Near South Side residents and their local alderman are warming to the idea of building a $173 million DePaul basketball arena that would double as an “event center” for McCormick Place, thanks to design changes triggered by a court fight over adjacent land.
Instead of waiting for a judge to resolve the dispute, Mayor Rahm Emanuel wants to get the project rolling by relocating a 1,200-room hotel originally planned for the disputed land at 22nd and Michigan to a site across the street from the stadium to be built on a parcel bounded by Cermak, Prairie, 21st and Indiana.
Ald. Pat Dowell (3rd) said the revised project was well-received at a community meeting this week, even though concerns remain about parking, traffic and security.
“It brings the vitality of the [larger] hotel closer to the neighborhood with the addition of new restaurants and retail. That’s what the community wants to see,” Dowell said Thursday.
“The other hotel [plan] was not connected to the neighborhood. This is pulling the hotel closer to the entertainment center and the South Loop, which brings retail to the pedestrian level.”
Tina Feldstein, president of the Prairie District Neighborhood Alliance, said shifting the headquarters hotel to the block east of the arena makes “a lot more sense” because it “salvages” Prairie Avenue and creates a “walkable destination, instead of it being partially blocked off for trucks loading” for the arena.
“It gives the development a much better chance of creating a destination. You don’t want another Rosement where they come to the event center and leave. The only way you address that issue is by creating a destination,” she said.
Still, Feldstein said “major concerns” remain about traffic and parking that will likely require making some streets one-way while putting cul-de-sacs on others.
“The issue is vehicular traffic. How and where are all of these cars going to go? How are they going to bring in and out so many people in such a small footprint? That’s not solved yet,” she said.
Deputy Mayor Steve Koch and Planning and Development Commissioner Andy Mooney said the land dispute gave City Hall an opportunity to rearrange the pieces of the puzzle in a way more appealing to area residents.
“The arena site now has more space. We wanted to figure out how to save the landmark American Book Bindery building, but needed a way to fit it in. This allows that to happen. It will become part of the new hotel,” Koch said.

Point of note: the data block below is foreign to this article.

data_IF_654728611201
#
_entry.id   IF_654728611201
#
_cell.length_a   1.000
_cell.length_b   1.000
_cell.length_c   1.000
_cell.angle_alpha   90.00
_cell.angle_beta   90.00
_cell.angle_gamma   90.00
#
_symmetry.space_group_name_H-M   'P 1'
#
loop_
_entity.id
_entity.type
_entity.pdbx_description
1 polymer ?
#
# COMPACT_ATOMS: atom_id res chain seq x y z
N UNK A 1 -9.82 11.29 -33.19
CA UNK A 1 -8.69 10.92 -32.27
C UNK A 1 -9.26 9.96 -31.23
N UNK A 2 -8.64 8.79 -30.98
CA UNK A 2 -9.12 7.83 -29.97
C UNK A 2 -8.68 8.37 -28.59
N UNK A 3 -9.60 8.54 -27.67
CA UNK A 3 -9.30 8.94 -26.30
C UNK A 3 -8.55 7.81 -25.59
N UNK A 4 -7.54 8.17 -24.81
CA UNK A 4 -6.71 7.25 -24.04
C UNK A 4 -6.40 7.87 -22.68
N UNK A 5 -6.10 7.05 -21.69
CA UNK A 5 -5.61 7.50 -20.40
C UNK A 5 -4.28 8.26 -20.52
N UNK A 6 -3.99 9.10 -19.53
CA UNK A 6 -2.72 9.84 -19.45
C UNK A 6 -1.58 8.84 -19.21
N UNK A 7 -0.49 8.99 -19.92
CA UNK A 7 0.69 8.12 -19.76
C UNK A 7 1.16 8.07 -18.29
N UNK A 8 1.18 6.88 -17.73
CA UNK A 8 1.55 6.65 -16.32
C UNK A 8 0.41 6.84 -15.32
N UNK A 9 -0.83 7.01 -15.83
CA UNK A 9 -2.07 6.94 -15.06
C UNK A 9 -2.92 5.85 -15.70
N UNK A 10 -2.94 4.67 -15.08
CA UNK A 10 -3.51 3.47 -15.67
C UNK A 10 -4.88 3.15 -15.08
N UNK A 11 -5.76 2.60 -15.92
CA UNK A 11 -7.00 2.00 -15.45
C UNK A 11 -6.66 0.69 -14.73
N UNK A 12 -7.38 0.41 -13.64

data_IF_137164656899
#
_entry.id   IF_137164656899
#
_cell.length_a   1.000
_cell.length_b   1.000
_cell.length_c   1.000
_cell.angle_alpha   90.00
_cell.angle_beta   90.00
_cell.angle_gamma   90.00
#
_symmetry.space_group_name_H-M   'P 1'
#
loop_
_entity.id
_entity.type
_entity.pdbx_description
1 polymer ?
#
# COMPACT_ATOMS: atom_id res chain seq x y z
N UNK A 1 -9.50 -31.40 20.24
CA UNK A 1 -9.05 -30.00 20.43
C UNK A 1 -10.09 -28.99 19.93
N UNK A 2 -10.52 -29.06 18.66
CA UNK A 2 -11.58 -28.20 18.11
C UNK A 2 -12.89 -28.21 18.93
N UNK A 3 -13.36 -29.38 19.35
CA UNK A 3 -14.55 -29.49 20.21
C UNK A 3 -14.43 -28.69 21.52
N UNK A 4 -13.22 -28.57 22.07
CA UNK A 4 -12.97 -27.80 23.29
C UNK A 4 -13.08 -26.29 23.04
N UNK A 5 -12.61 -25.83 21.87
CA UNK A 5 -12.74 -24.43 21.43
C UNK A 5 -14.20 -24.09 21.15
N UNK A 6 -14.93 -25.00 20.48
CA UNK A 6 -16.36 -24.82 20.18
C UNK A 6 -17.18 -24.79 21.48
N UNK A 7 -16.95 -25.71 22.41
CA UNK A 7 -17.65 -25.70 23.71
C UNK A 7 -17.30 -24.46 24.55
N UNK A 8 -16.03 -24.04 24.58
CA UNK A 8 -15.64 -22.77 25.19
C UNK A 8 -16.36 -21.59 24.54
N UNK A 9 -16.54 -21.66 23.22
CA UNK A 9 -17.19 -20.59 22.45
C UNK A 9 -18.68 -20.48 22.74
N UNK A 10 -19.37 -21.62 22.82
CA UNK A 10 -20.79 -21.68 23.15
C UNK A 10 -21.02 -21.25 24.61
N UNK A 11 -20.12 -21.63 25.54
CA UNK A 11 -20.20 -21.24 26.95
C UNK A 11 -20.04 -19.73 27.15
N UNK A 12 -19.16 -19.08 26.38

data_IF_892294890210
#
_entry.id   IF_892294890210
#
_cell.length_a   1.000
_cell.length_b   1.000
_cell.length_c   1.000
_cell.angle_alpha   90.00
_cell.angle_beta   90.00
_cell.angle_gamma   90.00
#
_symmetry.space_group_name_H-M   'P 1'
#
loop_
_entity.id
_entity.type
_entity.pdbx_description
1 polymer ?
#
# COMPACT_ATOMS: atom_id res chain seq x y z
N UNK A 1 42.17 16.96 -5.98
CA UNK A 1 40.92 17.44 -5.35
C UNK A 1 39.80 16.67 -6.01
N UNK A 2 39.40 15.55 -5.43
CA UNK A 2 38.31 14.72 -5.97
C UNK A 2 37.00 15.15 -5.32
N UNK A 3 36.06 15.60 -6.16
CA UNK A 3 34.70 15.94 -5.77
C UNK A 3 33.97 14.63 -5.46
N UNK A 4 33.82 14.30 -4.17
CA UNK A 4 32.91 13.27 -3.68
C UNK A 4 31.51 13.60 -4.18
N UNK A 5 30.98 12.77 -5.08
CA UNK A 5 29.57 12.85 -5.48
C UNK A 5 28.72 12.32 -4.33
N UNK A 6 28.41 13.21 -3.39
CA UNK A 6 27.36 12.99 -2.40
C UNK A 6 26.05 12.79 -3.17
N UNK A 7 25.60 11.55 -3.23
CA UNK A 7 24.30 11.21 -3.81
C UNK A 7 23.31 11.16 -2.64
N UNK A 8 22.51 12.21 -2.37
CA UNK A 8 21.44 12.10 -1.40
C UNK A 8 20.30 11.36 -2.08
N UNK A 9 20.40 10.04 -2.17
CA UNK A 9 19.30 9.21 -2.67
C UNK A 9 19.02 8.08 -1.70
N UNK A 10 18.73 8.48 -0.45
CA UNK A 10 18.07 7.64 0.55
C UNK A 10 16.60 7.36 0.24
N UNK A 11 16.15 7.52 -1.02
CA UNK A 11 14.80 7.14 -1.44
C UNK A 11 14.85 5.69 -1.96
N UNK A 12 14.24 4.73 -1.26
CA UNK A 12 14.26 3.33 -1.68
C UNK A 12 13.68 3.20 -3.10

“This works out to have much better integration with the neighborhood in terms of retail shops, restaurants and bars in a way that will create street life.”
Mooney added, “It takes what otherwise would be an empty block and turns it into a very productive use. It allows us to use Prairie Avenue in a way that’s enhancing to the neighborhood.”
The changes driven by the land dispute are not confined to the layout.
Emanuel’s original plan called for $70 million in stadium construction costs to come from the McPier bond fund backed by local hotel taxes and $33 million in land costs to be paid for by the surrounding tax-increment-financing (TIF) district. Another $21.5 milion in TIF funds would have been used to buy the land now tied up in court.
The new plan calls for the city to devote all $55 million of its TIF money to purchase land for the headquarters hotel and absorb a chunk of development costs.
That would force McPier to spend $33 million to acquire land for the arena and still develop the headquarters hotel.
Koch said the 500-room boutique hotel will be built “in partnership with a developer” once the city gains control over the land.
“We are not adding any taxpayers dollars whatsoever to this project that weren’t already planned to be in it,” he said.
Mooney pointed to a “market study” that shows a need for 3,000 hotel rooms near McCormick Place.
“The boutique hotel would bring us up to that level. We fully believe and are confident there will be developer interest and the market will be very strong,” he said.